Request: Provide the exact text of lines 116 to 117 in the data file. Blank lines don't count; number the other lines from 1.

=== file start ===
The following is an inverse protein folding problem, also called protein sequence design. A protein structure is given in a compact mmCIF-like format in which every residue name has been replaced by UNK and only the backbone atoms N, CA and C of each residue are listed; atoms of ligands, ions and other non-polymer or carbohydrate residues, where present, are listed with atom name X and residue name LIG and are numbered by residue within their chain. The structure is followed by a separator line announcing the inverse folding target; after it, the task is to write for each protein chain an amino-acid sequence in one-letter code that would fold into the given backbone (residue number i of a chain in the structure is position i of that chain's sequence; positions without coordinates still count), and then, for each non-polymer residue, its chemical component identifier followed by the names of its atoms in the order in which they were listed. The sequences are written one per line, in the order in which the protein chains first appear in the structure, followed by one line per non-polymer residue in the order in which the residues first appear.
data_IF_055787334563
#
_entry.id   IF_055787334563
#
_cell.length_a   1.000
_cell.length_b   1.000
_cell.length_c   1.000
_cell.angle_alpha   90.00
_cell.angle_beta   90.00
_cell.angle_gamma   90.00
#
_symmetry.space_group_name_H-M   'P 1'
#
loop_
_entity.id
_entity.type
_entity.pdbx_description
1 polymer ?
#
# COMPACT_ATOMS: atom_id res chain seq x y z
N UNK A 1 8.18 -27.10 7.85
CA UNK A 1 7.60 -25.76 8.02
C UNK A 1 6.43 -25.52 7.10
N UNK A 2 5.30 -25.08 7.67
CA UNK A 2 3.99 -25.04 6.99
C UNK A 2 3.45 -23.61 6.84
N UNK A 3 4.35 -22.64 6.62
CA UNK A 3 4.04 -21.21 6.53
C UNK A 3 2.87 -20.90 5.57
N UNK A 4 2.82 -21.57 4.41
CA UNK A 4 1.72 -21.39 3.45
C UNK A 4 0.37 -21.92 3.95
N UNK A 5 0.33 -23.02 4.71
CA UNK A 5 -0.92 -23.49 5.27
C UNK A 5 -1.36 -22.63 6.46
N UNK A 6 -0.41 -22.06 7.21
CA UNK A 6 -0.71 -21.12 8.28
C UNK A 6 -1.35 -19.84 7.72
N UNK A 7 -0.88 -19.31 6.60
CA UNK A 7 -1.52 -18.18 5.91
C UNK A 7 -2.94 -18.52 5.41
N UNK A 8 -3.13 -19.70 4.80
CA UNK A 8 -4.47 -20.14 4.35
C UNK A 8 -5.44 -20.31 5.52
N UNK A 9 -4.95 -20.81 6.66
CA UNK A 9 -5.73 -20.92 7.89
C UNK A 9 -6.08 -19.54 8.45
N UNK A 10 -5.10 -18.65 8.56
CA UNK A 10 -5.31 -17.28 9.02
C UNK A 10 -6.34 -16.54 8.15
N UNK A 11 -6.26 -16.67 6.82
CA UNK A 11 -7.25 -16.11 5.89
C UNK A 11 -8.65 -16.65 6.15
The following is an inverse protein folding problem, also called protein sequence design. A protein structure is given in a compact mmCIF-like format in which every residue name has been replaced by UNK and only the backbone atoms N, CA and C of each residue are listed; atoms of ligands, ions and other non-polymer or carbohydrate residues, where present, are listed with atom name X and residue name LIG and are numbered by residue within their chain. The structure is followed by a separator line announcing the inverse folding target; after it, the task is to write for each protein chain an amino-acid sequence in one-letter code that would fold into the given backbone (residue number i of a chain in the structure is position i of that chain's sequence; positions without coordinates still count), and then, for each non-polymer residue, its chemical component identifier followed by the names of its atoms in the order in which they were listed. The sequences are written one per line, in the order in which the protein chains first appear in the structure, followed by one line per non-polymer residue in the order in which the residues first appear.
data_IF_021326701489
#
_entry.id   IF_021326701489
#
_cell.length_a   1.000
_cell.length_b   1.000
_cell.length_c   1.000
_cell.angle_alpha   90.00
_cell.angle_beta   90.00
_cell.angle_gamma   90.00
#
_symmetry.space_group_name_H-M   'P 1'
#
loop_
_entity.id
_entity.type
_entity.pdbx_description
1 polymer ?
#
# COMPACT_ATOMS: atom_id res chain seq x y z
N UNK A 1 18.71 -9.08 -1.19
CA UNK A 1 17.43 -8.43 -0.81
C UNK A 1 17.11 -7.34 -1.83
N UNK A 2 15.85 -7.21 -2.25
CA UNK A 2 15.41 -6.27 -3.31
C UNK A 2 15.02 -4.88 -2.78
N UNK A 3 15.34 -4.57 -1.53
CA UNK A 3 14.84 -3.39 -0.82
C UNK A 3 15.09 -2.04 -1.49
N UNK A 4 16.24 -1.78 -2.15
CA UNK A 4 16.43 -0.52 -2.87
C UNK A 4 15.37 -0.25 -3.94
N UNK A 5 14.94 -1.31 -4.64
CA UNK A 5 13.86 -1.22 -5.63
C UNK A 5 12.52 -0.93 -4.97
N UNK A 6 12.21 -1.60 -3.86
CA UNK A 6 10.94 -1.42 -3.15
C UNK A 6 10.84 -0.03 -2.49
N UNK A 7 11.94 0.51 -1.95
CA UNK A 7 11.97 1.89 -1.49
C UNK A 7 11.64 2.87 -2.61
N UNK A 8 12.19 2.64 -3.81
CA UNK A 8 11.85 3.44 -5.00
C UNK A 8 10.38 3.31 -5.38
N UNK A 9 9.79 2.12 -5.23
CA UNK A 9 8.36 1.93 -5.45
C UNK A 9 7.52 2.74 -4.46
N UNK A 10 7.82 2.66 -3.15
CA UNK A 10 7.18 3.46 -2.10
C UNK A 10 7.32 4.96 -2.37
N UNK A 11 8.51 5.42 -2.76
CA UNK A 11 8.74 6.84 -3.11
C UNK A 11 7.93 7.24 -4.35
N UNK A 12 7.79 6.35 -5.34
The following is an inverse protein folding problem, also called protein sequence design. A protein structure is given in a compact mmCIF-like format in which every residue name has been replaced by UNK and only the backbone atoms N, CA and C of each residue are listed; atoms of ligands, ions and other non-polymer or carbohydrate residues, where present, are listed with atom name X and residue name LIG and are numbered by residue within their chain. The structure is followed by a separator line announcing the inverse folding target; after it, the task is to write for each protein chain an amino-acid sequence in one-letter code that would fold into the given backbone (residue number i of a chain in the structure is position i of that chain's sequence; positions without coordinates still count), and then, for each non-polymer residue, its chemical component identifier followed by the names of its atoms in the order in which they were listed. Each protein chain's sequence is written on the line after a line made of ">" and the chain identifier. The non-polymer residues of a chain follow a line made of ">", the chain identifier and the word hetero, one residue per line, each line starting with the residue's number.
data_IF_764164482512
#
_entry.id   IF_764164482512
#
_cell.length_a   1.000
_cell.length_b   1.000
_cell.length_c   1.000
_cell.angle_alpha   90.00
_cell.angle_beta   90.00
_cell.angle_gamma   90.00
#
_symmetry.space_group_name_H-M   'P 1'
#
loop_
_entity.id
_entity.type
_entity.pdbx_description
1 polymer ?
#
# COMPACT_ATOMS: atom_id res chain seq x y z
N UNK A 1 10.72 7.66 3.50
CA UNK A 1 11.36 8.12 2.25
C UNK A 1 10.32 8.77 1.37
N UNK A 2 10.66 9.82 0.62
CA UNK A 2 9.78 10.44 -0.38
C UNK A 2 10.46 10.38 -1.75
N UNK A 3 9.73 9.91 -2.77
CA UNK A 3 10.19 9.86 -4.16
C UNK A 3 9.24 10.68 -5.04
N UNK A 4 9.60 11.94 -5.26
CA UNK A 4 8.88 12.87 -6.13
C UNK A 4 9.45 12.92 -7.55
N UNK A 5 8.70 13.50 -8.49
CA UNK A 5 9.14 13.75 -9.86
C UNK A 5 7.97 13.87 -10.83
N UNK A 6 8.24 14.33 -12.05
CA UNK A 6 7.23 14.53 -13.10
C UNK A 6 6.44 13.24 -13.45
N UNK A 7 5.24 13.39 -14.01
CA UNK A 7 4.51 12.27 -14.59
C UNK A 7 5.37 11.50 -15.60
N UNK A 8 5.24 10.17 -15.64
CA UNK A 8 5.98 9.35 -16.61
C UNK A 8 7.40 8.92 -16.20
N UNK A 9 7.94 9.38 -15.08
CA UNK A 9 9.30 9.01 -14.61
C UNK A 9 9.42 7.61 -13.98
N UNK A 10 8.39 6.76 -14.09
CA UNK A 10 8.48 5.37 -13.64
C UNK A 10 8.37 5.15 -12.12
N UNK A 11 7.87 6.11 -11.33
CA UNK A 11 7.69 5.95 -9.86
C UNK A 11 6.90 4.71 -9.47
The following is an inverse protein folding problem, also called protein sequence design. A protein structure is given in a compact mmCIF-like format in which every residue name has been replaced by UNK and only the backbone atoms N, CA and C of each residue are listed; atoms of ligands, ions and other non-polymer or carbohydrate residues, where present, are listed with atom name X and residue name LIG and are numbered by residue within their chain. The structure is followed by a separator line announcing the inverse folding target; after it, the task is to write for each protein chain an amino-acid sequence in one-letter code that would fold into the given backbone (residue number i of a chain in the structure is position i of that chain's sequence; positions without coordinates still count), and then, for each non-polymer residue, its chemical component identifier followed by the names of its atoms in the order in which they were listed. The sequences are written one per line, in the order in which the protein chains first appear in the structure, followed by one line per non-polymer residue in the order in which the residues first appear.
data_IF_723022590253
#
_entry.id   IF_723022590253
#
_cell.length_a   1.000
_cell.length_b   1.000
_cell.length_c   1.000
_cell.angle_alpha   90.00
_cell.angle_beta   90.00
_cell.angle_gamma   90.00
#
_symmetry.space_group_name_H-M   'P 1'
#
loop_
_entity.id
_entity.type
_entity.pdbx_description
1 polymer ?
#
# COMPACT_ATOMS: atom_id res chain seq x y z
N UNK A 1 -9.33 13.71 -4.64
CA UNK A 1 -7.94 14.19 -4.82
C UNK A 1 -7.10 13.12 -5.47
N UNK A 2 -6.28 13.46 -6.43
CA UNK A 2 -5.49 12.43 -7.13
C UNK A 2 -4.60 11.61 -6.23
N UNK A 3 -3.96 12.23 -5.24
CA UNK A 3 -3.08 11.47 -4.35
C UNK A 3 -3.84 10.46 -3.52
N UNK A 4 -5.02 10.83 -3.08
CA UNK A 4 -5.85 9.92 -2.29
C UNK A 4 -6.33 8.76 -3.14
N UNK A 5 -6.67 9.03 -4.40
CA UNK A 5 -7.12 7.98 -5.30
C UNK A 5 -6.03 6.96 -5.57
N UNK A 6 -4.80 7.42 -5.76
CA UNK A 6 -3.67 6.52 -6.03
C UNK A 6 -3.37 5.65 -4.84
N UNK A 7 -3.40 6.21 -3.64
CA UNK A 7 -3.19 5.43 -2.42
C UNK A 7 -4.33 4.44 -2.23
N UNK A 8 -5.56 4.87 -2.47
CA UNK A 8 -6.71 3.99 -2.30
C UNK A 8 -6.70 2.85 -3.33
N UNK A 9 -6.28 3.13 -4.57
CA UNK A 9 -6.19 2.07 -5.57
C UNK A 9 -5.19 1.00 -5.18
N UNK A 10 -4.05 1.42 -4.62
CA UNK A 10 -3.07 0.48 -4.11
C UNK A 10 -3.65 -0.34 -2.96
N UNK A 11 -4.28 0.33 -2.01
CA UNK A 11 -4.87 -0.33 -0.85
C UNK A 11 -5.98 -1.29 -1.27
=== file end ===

_cell.length_b   1.000
_cell.length_c   1.000